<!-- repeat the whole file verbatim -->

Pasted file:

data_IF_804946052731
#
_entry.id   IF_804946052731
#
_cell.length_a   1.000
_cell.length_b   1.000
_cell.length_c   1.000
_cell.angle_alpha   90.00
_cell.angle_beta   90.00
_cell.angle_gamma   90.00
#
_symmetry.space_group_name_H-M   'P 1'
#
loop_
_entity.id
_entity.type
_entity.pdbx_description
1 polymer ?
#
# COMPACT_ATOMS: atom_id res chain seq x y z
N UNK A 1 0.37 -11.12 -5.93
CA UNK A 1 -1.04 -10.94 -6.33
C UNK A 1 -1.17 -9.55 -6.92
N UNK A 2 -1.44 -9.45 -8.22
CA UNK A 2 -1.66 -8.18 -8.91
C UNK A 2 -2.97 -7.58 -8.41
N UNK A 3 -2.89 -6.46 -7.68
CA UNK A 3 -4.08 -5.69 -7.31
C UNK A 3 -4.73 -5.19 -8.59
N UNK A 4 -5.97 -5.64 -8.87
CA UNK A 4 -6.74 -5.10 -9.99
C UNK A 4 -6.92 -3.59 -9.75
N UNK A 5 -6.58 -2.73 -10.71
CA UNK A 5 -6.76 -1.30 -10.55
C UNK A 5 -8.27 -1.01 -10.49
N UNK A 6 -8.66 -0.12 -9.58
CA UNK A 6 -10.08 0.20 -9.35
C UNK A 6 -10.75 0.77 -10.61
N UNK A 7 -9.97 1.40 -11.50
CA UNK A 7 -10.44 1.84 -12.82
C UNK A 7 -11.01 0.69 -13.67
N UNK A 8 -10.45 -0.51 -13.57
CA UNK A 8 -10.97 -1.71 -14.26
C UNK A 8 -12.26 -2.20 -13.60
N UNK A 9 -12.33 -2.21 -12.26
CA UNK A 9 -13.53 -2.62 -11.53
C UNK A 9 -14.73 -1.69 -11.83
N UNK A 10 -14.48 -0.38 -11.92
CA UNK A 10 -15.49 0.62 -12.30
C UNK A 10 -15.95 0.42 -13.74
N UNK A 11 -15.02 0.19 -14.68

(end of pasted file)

data_IF_804946052731
#
_entry.id   IF_804946052731
#
_cell.length_a   1.000
_cell.length_b   1.000
_cell.length_c   1.000
_cell.angle_alpha   90.00
_cell.angle_beta   90.00
_cell.angle_gamma   90.00
#
_symmetry.space_group_name_H-M   'P 1'
#
loop_
_entity.id
_entity.type
_entity.pdbx_description
1 polymer ?
#
# COMPACT_ATOMS: atom_id res chain seq x y z
N UNK A 1 0.37 -11.12 -5.93
CA UNK A 1 -1.04 -10.94 -6.33
C UNK A 1 -1.17 -9.55 -6.92
N UNK A 2 -1.44 -9.45 -8.22
CA UNK A 2 -1.66 -8.18 -8.91
C UNK A 2 -2.97 -7.58 -8.41
N UNK A 3 -2.89 -6.46 -7.68
CA UNK A 3 -4.08 -5.69 -7.31
C UNK A 3 -4.73 -5.19 -8.59
N UNK A 4 -5.97 -5.64 -8.87
CA UNK A 4 -6.74 -5.10 -9.99
C UNK A 4 -6.92 -3.59 -9.75
N UNK A 5 -6.58 -2.73 -10.71
CA UNK A 5 -6.76 -1.30 -10.55
C UNK A 5 -8.27 -1.01 -10.49
N UNK A 6 -8.66 -0.12 -9.58
CA UNK A 6 -10.08 0.20 -9.35
C UNK A 6 -10.75 0.77 -10.61
N UNK A 7 -9.97 1.40 -11.50
CA UNK A 7 -10.44 1.84 -12.82
C UNK A 7 -11.01 0.69 -13.67
N UNK A 8 -10.45 -0.51 -13.57
CA UNK A 8 -10.97 -1.71 -14.26
C UNK A 8 -12.26 -2.20 -13.60
N UNK A 9 -12.33 -2.21 -12.26
CA UNK A 9 -13.53 -2.62 -11.53
C UNK A 9 -14.73 -1.69 -11.83
N UNK A 10 -14.48 -0.38 -11.92
CA UNK A 10 -15.49 0.62 -12.30
C UNK A 10 -15.95 0.42 -13.74
N UNK A 11 -15.02 0.19 -14.68